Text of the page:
One of the Huskies' keys last year was to cut down the number of goals scored against them. UW shored up the backline and the end result was allowing just 18 goals, second in the Pac-10. Despite losing Kevin Murray who transferred to Pacific Lutheran University, the Huskies return their main defenders and add Klaas, one of the best collegiate players in the nation who has been a mainstay of the Husky midfield.'We've made a big decision to play C.J. there,' Wurzberger said. 'That's where we think C.J.'s future is at the next level and after it's all said and done, we think he can have a huge impact there for us next fall. He should be the premier outside back in America in Division I soccer, in any level soccer. And if you're playing in an attacking way and you use your fullbacks to attack, he'll be involved in the offensive play.'Occupying the centerback spots will be sophomores Ty Harden and Will Flanagan, who as freshmen, started all 20 games in the backline last year. Wurzberger feels Flanagan's best position is right back where he played last season, but will move to the center to make room for Klaas. Harden occupied the centerback position during his rookie campaign and earned second-team All-Pac-10 honors.Birklid and juniors Gavin Hobbs and Jeff Hoover will also lend their experience to a talented defensive corps. Sophomore Matt Fischer, who played in just one game last year but had a strong spring, could contribute this coming season.Incoming freshmen who could battle for time in the backline are Adam West, Keith Cain and Kyle Schmid.Wurzberger also describes redshirt-freshman Derek Crismier, who tore his ACL last season, as an 'ace up his sleeve' either in the backline or in midfield. 'Derek hasn't played for us yet and he was so highly touted coming out of high school - the Gatorade Player of the Year - we have high expectations that he'll have a big impact.'MIDFIELDERS
Wurzberger would not have felt confident enough to move All-American Klaas to the backline if he didn't have a solid group of midfielders returning. One of those key players is junior Mike Chabala.Chabala, an All-Pac-10 honorable mention selection in 2003, remains the holding central midfield player for the Huskies. Chabala, who had two assists last year, joined Flanagan and Harden as the only players to start all 20 games last season.Junior Leo Totev, who was a pleasant surprise for the Huskies last season scoring five goals in the month of September, will also be a huge impact player at midfield. Totev ended his debut year at Washington second on the team in goals (5) and points (13).Other returning veterans include juniors Evan Cummings and Mike Cusenza. Hoover can also play in the midfield. Washington's depth at midfield will also be aided by freshmen Eric Blythe and Nick Loveless. Crismier is a potential midfield player as well.FORWARDS
Depth is the key word at the forward position for Washington. Like at the goalkeeping position, Wurzberger is not worried about losing forwards Troy Ready and Sean Giudice to graduation. In fact, he says his strikeforce is even stronger than last year.'A lot of coaches will say you live and die by your strikers, they have to get you goals,' Wurzberger said. 'Maybe last year our hands were tied a bit with only a couple options. Well, we have added many more options so if someone is off their game, we will have another player who can step in and pick up the slack. We would also expect three freshmen to have a chance to see major minutes.'Washington's three main returners are Armstrong, Forrest and Wiesner, while the highly touted freshmen trio of Allen, Hite and Schmidt will breathe new life into the offense.Armstrong scored four goals and added three assists last year, and was also a Pac-10 Player of the Week award winner. Wiesner, a two-time All-Pac-10 selection, played in just 13 games after being sidelined for the first month of the season due to a strained hamstring. Despite the injury, Wiesner scored two goals and added four assists. Forrest made an impressive debut in the frontline, aiding the Husky attack with three goals and one assist.Wurzberger is just as excited about the three freshmen, two being high school NSCAA All-Americans, who will be added up front. Allen, Hite and Schmidt all come to Washington as highly decorated forwards.SCHEDULE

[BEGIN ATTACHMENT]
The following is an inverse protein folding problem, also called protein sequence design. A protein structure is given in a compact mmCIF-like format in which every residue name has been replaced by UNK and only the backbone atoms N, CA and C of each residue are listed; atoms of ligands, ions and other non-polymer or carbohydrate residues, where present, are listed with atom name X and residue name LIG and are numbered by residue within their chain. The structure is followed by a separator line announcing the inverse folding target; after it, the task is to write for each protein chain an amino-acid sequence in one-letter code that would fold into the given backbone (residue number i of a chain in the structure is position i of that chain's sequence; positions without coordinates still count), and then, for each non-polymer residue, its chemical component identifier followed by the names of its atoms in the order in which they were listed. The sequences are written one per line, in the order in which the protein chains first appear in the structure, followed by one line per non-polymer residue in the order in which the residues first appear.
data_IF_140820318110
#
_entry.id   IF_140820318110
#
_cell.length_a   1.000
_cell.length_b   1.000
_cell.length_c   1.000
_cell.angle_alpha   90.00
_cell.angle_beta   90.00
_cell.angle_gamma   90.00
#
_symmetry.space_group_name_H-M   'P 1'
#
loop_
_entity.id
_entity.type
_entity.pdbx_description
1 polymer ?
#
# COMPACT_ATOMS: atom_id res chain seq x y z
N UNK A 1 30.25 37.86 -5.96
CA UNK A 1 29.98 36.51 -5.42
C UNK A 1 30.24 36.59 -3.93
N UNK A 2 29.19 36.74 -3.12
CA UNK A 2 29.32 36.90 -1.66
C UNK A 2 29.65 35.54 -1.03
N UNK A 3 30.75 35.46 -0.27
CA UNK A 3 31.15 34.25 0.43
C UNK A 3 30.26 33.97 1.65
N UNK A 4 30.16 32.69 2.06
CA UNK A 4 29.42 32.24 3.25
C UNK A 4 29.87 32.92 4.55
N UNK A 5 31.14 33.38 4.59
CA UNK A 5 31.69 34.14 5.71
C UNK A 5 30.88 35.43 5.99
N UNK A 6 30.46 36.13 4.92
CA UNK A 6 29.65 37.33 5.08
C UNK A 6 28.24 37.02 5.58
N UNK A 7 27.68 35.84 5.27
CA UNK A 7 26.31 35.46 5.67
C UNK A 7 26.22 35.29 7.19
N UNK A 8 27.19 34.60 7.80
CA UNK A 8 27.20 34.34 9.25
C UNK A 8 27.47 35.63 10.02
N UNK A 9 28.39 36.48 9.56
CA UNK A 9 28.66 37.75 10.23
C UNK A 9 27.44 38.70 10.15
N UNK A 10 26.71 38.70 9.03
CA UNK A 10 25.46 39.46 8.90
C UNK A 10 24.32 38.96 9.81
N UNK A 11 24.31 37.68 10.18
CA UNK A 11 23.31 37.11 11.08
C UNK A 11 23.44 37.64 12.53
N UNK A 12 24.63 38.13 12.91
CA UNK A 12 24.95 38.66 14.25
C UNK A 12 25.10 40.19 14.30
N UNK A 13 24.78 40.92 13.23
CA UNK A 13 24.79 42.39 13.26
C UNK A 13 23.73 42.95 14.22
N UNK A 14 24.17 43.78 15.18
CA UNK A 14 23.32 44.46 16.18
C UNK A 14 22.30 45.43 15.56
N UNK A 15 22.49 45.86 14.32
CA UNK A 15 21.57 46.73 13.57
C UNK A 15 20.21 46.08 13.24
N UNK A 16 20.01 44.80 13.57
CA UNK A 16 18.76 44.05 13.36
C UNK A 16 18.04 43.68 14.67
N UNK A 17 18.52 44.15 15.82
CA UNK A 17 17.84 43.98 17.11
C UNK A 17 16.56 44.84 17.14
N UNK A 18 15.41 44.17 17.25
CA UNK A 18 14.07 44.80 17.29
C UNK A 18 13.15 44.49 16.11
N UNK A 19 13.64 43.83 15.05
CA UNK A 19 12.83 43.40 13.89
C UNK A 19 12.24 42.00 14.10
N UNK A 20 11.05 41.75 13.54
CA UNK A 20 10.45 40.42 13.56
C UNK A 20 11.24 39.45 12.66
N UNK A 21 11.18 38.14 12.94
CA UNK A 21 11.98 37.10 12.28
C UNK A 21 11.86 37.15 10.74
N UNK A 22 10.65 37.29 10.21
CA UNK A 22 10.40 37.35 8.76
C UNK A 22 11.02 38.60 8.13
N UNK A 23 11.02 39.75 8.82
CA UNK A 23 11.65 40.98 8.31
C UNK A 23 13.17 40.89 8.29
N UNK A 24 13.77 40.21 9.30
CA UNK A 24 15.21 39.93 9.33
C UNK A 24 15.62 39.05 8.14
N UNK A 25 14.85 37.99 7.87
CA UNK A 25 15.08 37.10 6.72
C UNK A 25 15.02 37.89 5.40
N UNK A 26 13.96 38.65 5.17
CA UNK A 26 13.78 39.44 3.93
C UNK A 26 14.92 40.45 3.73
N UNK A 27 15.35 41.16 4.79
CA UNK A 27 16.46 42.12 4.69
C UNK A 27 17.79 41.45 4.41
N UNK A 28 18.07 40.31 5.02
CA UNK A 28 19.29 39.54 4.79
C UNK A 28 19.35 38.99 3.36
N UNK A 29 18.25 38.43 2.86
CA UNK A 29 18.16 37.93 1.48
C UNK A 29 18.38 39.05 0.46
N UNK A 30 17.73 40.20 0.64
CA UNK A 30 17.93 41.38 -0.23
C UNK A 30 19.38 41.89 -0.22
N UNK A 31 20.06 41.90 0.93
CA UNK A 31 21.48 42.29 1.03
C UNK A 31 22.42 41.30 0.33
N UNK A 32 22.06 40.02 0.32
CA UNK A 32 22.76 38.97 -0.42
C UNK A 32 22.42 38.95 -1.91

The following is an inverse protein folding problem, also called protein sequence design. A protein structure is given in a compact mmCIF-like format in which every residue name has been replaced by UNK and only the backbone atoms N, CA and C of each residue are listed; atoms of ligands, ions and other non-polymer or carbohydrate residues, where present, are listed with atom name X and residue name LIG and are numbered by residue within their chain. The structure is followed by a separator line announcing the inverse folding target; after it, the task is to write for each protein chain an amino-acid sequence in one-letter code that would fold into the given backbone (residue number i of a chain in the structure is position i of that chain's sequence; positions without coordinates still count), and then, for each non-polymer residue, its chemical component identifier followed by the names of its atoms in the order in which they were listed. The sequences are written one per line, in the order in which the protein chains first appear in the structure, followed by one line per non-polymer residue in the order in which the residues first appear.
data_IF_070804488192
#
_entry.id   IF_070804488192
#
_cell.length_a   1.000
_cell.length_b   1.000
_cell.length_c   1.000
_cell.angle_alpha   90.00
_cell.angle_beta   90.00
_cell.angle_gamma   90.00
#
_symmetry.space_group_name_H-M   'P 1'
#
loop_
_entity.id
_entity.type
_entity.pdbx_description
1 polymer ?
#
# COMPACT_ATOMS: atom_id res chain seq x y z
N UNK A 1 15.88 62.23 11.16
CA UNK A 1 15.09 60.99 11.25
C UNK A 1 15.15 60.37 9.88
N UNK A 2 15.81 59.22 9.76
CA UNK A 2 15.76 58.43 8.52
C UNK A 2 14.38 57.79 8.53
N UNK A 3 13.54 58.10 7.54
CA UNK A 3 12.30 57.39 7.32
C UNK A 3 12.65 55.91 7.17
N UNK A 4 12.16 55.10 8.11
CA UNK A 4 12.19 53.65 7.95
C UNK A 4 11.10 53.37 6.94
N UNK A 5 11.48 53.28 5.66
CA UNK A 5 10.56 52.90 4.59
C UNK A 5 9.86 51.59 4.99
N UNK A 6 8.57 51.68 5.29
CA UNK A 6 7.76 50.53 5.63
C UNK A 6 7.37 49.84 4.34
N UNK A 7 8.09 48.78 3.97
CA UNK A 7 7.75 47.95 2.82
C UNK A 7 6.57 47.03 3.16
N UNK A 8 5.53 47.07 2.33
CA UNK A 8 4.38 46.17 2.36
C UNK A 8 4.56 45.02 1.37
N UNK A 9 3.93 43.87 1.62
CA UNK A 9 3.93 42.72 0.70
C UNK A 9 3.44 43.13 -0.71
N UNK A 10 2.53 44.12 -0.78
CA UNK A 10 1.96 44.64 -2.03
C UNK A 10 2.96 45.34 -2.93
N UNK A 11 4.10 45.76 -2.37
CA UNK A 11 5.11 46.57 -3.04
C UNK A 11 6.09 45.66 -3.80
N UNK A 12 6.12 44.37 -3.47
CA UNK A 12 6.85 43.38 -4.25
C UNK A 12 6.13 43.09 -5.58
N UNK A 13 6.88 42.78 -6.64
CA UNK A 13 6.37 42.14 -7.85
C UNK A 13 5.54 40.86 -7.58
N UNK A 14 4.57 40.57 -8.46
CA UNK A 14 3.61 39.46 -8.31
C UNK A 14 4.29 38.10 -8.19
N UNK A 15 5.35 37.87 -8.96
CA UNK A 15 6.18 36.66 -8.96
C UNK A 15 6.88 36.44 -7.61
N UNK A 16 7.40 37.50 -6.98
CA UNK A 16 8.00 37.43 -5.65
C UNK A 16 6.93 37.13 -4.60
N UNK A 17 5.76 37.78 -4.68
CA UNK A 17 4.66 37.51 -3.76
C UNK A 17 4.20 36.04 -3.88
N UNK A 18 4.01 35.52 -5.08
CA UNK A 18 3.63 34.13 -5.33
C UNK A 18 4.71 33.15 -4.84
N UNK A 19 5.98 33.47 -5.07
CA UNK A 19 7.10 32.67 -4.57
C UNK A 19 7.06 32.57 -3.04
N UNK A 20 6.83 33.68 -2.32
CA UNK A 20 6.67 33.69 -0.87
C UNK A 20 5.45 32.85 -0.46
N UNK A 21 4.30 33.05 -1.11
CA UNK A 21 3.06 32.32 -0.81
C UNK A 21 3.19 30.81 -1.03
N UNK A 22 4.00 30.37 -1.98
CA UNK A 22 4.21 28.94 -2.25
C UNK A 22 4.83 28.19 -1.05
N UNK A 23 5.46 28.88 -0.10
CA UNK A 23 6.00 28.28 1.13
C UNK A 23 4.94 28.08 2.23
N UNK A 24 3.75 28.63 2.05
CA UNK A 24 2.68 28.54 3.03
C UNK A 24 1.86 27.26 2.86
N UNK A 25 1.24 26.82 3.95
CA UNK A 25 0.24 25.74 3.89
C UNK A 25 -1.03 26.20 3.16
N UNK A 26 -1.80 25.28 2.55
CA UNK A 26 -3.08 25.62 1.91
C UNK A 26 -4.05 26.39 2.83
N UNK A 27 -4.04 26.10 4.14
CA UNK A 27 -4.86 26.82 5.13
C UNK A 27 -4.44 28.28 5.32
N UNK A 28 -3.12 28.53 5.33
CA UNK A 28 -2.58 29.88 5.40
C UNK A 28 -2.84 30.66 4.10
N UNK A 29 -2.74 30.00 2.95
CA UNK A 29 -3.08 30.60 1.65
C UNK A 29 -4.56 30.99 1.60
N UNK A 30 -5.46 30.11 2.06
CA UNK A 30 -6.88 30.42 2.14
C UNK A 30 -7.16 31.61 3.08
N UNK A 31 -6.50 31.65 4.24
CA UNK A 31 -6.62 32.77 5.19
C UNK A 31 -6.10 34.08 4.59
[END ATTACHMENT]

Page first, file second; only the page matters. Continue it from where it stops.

The Huskies certainly will not have it easy when they take the field starting Sept. 1. Meeting them on the pitch will be many of the nation's top teams, both home and away.Like they learned last season, a strong start to the season is crucial for a strong ending. Undefeated through September in 2003, the Huskies will have their work cut out for them to repeat that feat.After its season opener with intrastate rival Gonzaga on Sept. 1, Washington will travel to the East Coast to face UConn in Storrs, Conn., and last year's NCAA runner-up St. John's on its home pitch in Jamaica, N.Y.Then it's down to Las Vegas, as the Huskies will take on Creighton and UNLV in the UNLV FILA Invitational. Rounding out Washington's six-game season opening road trip will be a a mid-week match at Northwest rival Portland, which happens to be the first men's soccer night home game in Pilots' history.By Sept. 17, Washington will welcome the sight of Husky soccer field. The Huskies will then host back-to-back tournaments, making their home debut versus Saint Mary's in the opening round of the Husky Invitational.Like always, the Pac-10 will promise some exciting and challenging soccer for Washington. UCLA, returning Pac-10 champion, looks to be another top opponent, while Cal figures to finish up at the top as well, according to Wurzberger. But don't count the Huskies out either.'Washington is going to be voted at the top-half of the conference, maybe the top-two,' Wurzberger said. 'So at the end of the day we will be making a serious run at the title. Putting us in a position to win our second ever Pac-10 title is certainly within our grasp - with the way we finished last season and with what we've added.'With the way the Huskies played last year and with the combination of established veterans and highly touted newcomers comprising the 2004 team, it is easy to believe that anything is within their grasp - like reaching new heights.